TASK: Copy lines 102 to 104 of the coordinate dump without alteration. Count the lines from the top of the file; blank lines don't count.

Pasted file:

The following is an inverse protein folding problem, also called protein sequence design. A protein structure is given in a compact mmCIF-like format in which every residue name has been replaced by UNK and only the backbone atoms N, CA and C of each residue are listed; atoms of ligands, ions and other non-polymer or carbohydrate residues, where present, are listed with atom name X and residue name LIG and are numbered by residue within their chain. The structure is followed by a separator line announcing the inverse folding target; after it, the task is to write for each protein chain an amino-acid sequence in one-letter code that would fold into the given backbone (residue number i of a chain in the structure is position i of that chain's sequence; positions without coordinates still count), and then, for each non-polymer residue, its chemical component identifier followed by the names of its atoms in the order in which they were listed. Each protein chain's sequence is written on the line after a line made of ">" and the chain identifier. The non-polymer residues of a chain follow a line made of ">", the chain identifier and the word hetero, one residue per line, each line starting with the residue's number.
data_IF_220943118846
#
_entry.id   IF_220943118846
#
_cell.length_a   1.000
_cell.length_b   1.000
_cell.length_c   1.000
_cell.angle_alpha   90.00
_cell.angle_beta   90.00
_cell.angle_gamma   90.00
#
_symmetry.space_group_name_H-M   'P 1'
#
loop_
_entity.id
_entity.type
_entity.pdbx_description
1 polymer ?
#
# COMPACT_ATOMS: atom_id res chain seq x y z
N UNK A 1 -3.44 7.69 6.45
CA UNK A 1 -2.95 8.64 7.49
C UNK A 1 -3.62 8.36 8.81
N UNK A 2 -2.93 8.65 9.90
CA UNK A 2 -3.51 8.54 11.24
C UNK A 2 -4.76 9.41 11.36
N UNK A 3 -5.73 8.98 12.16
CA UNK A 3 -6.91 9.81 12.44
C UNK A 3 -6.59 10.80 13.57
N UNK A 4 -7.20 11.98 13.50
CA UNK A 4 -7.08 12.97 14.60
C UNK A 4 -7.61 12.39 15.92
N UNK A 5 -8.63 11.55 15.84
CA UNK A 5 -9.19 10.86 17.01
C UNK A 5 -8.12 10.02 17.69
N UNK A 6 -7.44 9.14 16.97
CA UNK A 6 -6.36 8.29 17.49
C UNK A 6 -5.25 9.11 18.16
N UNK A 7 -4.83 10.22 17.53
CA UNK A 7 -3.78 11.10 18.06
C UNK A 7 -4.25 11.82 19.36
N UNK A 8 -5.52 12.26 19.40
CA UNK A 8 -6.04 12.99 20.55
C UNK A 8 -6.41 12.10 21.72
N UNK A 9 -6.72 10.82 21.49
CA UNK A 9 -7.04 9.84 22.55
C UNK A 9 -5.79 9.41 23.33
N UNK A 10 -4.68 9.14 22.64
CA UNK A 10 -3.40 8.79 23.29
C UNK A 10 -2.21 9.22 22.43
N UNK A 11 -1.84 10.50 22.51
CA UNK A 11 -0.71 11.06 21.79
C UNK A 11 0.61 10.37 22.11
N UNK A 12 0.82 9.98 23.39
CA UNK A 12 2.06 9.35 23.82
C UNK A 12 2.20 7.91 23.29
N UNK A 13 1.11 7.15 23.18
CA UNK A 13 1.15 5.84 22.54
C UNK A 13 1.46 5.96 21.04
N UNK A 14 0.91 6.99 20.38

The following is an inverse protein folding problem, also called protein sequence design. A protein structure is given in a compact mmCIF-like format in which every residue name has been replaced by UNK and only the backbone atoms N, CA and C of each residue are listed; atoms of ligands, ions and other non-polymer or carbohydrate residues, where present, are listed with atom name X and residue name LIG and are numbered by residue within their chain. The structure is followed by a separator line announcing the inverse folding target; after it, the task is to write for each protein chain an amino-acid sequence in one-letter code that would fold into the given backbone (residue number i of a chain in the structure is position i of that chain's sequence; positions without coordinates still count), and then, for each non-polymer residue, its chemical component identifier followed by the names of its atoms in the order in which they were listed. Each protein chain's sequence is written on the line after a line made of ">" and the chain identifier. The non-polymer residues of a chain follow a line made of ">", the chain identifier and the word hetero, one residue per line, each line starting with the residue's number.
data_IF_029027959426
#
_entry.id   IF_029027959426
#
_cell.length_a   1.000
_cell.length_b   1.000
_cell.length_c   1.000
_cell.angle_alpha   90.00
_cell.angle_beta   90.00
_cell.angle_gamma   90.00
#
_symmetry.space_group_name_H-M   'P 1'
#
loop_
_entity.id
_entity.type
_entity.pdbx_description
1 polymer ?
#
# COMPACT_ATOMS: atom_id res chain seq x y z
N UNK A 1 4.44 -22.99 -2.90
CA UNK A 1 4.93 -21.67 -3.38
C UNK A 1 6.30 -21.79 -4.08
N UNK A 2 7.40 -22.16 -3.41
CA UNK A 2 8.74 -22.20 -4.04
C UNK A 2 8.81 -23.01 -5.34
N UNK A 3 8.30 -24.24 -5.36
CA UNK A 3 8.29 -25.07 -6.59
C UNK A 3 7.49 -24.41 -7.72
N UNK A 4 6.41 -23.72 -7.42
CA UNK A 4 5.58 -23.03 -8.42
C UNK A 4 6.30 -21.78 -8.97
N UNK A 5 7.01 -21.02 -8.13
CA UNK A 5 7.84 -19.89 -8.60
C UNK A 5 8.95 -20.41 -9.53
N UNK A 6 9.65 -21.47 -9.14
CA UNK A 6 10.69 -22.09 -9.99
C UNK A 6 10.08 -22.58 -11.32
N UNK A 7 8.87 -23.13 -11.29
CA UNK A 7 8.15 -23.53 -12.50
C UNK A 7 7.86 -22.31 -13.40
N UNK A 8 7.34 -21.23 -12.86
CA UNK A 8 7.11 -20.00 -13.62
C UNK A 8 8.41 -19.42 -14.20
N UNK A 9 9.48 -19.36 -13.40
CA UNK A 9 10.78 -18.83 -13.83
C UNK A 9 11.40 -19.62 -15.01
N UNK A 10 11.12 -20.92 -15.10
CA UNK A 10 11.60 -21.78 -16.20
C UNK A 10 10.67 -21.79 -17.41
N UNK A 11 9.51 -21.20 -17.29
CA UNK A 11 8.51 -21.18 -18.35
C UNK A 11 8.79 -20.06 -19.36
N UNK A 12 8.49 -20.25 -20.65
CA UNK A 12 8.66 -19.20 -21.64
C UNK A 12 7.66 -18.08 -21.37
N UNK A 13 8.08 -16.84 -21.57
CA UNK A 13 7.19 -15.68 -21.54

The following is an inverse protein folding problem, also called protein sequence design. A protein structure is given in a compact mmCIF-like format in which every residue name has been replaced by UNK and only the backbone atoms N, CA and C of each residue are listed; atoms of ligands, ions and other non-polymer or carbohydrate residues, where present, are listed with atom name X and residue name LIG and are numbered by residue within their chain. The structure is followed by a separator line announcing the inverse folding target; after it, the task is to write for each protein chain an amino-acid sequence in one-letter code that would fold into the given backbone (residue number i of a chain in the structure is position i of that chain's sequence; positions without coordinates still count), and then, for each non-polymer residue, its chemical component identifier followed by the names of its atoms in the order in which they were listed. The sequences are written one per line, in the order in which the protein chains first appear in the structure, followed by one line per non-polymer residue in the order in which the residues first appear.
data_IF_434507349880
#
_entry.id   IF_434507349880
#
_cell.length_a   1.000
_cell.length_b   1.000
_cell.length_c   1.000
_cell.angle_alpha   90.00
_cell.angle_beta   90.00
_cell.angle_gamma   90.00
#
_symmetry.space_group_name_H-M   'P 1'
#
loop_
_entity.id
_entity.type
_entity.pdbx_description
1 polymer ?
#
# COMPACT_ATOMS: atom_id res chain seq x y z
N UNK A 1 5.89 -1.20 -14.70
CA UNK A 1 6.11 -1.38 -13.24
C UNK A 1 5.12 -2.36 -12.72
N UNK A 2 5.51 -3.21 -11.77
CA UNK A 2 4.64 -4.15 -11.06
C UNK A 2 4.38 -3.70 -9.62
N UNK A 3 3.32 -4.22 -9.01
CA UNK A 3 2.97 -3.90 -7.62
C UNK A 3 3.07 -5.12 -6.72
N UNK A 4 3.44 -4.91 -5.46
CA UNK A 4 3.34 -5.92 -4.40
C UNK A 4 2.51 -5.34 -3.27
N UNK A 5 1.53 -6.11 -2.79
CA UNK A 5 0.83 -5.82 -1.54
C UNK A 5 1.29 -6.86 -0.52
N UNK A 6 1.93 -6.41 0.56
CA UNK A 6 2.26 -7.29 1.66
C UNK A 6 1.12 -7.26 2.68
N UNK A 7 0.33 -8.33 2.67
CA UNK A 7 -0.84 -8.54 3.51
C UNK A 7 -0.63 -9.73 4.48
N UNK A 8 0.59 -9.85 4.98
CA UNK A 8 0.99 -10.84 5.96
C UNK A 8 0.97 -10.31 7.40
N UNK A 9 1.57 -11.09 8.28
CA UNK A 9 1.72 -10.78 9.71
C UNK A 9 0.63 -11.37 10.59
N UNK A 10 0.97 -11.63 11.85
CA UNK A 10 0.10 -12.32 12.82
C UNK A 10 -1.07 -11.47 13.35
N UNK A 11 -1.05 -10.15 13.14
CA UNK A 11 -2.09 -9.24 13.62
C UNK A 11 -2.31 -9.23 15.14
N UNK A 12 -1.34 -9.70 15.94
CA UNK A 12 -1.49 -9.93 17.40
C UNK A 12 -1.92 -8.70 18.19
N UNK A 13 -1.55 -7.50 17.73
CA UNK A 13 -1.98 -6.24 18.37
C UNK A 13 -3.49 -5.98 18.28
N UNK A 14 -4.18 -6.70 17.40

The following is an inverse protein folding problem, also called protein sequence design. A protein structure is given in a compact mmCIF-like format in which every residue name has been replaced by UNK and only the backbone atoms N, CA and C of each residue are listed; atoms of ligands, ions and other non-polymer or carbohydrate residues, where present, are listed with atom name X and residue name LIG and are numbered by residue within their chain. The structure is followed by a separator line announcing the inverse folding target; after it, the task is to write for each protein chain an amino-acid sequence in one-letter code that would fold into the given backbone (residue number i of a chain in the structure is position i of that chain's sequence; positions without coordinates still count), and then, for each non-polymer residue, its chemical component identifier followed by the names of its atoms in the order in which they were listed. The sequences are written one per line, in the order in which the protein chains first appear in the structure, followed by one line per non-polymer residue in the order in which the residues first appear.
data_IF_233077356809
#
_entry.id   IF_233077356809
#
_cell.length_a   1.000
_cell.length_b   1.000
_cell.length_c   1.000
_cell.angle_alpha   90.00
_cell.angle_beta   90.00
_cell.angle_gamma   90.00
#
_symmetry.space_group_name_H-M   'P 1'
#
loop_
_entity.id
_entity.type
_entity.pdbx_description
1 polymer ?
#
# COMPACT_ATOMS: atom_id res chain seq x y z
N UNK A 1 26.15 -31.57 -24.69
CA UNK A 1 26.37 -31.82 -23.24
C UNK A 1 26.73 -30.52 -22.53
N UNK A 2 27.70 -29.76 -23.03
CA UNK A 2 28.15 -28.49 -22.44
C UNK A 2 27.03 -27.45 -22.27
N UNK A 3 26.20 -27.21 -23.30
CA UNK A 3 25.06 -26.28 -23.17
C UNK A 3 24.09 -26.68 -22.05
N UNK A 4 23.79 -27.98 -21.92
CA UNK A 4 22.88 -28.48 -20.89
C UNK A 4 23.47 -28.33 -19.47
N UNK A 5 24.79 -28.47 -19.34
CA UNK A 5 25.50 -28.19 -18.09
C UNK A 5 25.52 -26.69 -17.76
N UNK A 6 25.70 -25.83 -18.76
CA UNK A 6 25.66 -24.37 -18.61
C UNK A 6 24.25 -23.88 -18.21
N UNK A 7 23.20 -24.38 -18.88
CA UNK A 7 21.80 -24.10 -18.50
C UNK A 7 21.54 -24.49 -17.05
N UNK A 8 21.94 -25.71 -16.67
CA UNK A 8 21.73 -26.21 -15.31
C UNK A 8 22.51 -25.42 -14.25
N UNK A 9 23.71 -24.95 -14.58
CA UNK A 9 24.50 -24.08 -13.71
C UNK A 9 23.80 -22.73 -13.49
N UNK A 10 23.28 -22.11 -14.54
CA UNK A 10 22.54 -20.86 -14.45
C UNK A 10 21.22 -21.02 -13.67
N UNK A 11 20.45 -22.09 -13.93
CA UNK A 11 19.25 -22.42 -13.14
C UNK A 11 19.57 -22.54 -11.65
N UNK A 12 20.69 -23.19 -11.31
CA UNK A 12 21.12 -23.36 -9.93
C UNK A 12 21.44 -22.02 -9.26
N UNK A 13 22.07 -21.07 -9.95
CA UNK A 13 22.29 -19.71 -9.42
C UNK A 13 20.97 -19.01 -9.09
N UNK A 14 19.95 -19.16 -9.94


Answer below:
CA UNK A 7 8.15 -23.53 -12.50
C UNK A 7 7.86 -22.31 -13.40
N UNK A 8 7.34 -21.23 -12.86